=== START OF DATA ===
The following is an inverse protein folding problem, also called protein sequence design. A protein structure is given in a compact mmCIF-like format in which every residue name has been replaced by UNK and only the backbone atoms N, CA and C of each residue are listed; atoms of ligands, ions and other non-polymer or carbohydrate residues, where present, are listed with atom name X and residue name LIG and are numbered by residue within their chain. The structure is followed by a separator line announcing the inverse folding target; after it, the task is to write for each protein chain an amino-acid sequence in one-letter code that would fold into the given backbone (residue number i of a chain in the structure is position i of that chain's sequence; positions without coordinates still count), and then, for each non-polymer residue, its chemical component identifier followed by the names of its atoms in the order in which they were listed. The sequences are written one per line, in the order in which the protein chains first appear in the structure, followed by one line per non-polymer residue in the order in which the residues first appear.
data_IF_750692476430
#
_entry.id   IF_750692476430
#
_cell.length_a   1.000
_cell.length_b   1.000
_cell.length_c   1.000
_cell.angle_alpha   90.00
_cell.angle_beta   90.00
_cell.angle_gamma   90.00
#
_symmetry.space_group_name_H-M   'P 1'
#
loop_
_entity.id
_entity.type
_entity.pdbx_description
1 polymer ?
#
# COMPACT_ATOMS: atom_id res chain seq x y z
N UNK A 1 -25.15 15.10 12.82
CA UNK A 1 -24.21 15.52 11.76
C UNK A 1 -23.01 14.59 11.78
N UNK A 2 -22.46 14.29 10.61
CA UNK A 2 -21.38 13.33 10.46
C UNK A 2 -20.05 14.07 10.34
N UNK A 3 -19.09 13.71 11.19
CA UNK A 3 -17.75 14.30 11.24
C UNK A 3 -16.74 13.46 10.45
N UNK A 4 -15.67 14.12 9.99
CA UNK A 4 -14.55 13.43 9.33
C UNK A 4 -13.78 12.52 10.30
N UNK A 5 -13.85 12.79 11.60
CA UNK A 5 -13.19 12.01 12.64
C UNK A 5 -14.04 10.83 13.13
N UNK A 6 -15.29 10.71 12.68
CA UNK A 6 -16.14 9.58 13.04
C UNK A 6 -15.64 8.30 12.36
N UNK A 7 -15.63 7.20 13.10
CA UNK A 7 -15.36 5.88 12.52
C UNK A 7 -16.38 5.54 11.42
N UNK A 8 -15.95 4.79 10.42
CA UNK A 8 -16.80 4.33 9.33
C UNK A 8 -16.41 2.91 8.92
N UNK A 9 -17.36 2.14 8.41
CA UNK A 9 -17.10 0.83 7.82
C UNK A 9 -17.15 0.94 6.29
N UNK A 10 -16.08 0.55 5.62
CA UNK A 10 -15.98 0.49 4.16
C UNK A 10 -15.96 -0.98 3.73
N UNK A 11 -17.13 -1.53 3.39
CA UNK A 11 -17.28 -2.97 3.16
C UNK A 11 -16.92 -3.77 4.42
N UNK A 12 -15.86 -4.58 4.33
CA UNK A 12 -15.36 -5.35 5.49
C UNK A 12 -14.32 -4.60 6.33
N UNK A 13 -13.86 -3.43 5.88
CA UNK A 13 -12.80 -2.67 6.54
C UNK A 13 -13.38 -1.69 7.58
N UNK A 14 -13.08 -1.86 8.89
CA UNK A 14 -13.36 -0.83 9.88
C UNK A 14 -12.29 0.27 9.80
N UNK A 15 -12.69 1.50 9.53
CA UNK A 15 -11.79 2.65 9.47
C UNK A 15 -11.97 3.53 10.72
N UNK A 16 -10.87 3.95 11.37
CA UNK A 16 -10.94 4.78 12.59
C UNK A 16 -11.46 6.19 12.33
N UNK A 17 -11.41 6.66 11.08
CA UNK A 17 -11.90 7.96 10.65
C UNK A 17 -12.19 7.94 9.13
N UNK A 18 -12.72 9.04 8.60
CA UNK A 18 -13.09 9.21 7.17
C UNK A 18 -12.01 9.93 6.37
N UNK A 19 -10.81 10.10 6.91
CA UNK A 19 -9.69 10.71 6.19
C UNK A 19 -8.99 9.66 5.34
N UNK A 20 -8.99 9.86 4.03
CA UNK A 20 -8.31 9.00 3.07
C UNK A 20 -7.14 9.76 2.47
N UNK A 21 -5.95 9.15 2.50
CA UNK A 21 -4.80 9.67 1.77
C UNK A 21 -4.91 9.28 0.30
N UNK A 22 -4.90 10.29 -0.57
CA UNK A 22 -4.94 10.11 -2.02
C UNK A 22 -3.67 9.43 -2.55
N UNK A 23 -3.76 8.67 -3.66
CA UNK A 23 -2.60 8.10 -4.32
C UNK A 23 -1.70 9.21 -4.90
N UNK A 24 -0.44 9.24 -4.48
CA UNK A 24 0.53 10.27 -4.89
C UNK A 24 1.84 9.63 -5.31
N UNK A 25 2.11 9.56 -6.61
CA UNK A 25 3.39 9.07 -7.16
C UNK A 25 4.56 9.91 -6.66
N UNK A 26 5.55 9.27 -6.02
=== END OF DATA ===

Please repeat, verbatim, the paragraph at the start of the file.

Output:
The following is an inverse protein folding problem, also called protein sequence design. A protein structure is given in a compact mmCIF-like format in which every residue name has been replaced by UNK and only the backbone atoms N, CA and C of each residue are listed; atoms of ligands, ions and other non-polymer or carbohydrate residues, where present, are listed with atom name X and residue name LIG and are numbered by residue within their chain. The structure is followed by a separator line announcing the inverse folding target; after it, the task is to write for each protein chain an amino-acid sequence in one-letter code that would fold into the given backbone (residue number i of a chain in the structure is position i of that chain's sequence; positions without coordinates still count), and then, for each non-polymer residue, its chemical component identifier followed by the names of its atoms in the order in which they were listed. The sequences are written one per line, in the order in which the protein chains first appear in the structure, followed by one line per non-polymer residue in the order in which the residues first appear.